8. Is Expressed in a Precise Design Language

The language of a design consists of the names of the entities within it, together with the names of the operations those entities perform. It is easier to understand a design expressed in precise and specific terms, as they provide a more accurate indication of the purpose of the entities and the way they cooperate to achieve the desired functionality. Look for the following features:
  • The objective of the designed thing can be described in one or two sentences completely
  • The interface requirements of the entities are stated precisely
  • The contracts between an entity and its callers are stated precisely and contract adherence is enfored programmatically (Design by Contract)
  • Entities are named with accurate and concrete terms, and specified fully enough to form a suitable basis for implementation
7. Selects Appropriate Implementation Mechanisms

Certain mechanisms are problematic and more likely to produce difficulties at implementation time. A good design minimizes the use of such mechanisms. Examples are:
  • Reflection and introspection
  • Dynamic code generation
  • Self-modifying code
  • Extensive multi-threading
Sometimes the use of such mechanisms is unavoidable, but at other times a design choice can be made to sacrifice more complex, generic mechanisms for those easier to manage cognitively.

6. Is Robustly Documented

As long as a design lies hidden in the complexities of the code, so to does our ability arrive at an understanding of the code's structure as a whole. As the abstract structure becomes apparent to us, either through rigorous examination of the code or study of an accompanying design document, we gradually develop a course understanding of the code's topography. A good design document is used before or during implementation as a justification and guide, and after construction as a way for those new to the code base to get an overview of it more quickly than they can through reverse engineering. Captured in abstract form, we can discuss the pros and cons of different approaches and explore design alternatives more quickly than we can if we were instead manipulating a code-level representation of the design.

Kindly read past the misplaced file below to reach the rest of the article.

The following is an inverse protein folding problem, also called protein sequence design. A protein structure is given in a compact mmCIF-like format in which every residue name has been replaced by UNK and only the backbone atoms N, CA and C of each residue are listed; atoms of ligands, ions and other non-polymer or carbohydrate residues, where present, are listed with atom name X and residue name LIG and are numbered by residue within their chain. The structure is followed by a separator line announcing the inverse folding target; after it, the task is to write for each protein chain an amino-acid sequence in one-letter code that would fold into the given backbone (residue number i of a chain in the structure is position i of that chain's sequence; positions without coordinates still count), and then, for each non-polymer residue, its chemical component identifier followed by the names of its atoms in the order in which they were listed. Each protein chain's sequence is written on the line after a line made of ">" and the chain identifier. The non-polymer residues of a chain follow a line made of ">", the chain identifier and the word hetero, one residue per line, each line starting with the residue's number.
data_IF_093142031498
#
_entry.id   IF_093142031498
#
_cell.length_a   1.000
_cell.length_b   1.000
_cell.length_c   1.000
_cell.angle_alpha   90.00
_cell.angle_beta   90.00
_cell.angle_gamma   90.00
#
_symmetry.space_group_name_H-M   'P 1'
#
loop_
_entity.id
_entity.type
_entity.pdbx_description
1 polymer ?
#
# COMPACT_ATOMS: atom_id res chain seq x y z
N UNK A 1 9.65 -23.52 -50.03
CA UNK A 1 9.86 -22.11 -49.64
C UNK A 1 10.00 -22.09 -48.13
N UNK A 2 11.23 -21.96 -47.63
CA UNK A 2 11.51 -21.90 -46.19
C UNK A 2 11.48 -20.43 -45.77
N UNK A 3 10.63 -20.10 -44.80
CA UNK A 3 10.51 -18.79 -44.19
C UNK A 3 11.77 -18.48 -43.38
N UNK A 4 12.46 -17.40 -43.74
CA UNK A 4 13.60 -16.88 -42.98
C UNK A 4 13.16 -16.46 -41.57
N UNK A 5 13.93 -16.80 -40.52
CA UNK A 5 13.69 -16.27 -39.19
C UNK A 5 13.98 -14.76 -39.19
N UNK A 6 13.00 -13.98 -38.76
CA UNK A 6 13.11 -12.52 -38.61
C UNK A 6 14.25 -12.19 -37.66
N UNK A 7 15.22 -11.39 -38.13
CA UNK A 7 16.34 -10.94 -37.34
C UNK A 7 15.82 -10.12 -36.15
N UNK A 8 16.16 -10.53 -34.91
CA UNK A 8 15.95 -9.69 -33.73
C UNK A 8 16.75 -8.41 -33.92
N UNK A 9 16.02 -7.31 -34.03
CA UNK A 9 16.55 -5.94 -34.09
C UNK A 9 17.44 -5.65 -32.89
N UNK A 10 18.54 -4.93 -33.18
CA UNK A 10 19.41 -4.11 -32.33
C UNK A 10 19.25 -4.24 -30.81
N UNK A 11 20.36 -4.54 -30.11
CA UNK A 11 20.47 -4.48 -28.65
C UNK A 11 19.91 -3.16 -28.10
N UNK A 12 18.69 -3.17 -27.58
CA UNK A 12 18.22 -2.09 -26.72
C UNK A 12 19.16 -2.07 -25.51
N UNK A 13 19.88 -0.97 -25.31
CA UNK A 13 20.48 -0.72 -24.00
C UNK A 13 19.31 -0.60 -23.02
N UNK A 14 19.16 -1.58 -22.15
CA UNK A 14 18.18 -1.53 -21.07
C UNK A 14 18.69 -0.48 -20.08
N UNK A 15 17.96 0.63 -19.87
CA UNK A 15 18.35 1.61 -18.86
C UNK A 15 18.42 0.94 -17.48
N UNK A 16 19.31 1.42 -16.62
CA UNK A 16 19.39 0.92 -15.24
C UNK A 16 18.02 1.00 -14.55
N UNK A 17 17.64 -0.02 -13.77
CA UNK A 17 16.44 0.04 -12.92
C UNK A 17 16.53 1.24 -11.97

But as soon as the abstract and detailed records of a design part company, discrepancy between the two becomes all but inevitable. Therefore it is essential to document designs at a level of detail that is sufficiently abstract to make the document robust to changes in the code and not unnecessarily burdensome to keep up to date. A good design document should place an emphasis upon temporal and state relationships (dynamic behaviour) rather than static structure, which can be more readily obtained from automated analysis of the source code. Such a document will also explain the rationale behind the principal design decisions.